Co-authored by Scott Powell, senior fellow at Discovery Institute and managing partner at RemingtonRand, and Robert Koch, former head of the intellectual property practice group at Milbank, Tweed, Hadley & McCloy in Washington, D.C.
A deteriorating intellectual property regime in the U.S. has been quietly unfolding over the last decade and has contributed to the declining standard of living for middle class Americans, the stagnant economy, and the outsourcing of high-tech manufacturing.
The Great Recession of 2008 technically ended in June 2009, but normal recovery never got traction in the next eight years of President Obama’s two terms.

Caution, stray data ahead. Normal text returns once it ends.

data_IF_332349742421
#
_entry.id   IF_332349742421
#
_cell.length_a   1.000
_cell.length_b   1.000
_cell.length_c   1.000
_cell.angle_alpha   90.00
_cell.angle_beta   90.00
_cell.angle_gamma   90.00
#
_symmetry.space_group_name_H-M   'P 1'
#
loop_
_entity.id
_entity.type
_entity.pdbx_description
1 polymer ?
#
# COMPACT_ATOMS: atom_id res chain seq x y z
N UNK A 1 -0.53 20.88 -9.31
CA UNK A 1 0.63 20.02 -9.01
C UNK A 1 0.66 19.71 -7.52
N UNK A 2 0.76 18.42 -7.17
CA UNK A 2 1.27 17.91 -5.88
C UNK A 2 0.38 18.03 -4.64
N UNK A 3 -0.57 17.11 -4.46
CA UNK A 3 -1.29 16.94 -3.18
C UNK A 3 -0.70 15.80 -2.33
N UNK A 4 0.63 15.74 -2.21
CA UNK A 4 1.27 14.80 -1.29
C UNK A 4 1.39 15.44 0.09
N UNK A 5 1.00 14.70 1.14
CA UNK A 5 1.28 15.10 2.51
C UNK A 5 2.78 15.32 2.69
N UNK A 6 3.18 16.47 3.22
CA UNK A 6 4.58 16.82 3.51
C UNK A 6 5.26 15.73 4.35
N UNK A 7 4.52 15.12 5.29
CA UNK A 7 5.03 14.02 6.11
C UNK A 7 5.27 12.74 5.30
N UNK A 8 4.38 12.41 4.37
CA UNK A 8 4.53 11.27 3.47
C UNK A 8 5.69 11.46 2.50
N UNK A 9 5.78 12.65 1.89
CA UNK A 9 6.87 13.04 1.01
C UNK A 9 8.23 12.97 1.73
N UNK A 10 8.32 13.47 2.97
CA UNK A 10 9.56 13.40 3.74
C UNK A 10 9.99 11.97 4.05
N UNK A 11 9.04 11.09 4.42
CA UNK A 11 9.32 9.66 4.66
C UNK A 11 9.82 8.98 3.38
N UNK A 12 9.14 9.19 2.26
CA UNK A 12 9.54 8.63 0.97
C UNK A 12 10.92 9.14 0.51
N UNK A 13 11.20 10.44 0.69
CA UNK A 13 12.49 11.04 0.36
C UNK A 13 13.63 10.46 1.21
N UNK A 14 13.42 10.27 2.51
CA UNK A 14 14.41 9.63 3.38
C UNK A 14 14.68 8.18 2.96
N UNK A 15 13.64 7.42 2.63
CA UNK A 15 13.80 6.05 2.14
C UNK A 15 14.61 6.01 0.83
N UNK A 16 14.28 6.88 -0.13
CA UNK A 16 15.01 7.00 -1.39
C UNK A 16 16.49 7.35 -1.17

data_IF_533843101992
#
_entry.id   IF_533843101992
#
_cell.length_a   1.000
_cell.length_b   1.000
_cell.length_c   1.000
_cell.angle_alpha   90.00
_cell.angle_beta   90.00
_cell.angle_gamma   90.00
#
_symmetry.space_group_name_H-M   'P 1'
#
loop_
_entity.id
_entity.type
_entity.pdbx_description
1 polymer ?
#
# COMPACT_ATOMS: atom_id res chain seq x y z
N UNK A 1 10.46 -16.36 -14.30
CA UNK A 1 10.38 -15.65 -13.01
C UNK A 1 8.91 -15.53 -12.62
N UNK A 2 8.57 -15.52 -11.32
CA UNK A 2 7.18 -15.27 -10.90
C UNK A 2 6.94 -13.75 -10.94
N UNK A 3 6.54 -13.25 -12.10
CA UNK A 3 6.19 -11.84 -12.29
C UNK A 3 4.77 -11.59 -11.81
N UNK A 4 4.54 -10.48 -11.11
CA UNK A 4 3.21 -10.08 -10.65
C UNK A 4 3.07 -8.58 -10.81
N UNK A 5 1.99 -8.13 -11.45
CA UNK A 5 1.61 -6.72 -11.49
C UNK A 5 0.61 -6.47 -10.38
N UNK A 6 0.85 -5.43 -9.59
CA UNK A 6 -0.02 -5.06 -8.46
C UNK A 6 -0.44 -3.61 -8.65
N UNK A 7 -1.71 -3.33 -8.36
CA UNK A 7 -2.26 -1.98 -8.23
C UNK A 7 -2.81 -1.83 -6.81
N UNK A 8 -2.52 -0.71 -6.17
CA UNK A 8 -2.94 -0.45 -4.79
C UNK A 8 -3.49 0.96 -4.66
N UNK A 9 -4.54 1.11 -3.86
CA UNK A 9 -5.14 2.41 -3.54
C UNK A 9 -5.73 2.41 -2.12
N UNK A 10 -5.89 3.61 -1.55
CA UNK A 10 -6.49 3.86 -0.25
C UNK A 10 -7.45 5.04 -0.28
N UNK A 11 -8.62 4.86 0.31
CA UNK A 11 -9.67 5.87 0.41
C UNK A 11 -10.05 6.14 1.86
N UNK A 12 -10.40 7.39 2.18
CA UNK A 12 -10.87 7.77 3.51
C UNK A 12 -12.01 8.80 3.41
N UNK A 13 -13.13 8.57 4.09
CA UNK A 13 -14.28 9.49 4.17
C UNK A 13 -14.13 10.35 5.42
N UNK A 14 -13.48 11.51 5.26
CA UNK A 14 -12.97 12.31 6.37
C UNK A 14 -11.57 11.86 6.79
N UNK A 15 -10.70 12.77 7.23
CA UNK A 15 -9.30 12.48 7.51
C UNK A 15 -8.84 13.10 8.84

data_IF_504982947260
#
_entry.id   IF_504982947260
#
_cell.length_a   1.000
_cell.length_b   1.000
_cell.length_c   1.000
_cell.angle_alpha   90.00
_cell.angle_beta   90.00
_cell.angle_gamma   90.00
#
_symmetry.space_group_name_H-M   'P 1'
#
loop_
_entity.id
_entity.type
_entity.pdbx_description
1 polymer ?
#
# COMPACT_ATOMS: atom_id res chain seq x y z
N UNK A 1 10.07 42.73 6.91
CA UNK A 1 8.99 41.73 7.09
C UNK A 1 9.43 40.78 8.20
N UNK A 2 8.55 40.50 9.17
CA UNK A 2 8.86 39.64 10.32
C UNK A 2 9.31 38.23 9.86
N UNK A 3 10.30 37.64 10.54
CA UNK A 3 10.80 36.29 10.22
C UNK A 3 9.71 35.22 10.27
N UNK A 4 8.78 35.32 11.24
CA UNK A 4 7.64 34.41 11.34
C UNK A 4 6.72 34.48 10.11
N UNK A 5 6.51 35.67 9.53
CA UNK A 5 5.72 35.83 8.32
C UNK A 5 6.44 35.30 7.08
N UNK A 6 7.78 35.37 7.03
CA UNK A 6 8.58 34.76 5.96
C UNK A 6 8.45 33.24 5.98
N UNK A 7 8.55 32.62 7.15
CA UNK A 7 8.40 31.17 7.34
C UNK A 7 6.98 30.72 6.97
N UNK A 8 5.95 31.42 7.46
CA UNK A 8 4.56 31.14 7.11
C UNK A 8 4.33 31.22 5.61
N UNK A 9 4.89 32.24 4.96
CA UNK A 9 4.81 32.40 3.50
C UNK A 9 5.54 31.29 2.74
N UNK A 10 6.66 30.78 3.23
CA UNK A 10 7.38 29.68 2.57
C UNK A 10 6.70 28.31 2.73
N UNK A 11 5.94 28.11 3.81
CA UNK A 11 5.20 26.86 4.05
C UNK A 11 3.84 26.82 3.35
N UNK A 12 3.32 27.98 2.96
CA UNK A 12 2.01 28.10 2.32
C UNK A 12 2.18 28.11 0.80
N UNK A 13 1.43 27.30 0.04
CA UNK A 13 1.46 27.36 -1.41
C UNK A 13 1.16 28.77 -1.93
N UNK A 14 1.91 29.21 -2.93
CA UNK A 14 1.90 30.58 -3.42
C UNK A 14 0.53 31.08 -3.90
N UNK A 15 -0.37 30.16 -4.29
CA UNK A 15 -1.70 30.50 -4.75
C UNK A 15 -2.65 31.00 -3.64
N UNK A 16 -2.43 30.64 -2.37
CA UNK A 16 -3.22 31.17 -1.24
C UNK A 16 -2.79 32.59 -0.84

Rearranging healthcare through Obamacare, reorganizing financial service regulations through Dodd-Frank, and the EPA war on fossil fuels — affecting some 38 percent of the economy — were thought to be the chief culprits hindering economic recovery. But it turns out that during this time frame, Supreme Court rulings and congressional legislation that affected the U.S. patent system and the protection of intellectual property also contributed to diminished innovation, fewer jobs created and lower economic growth.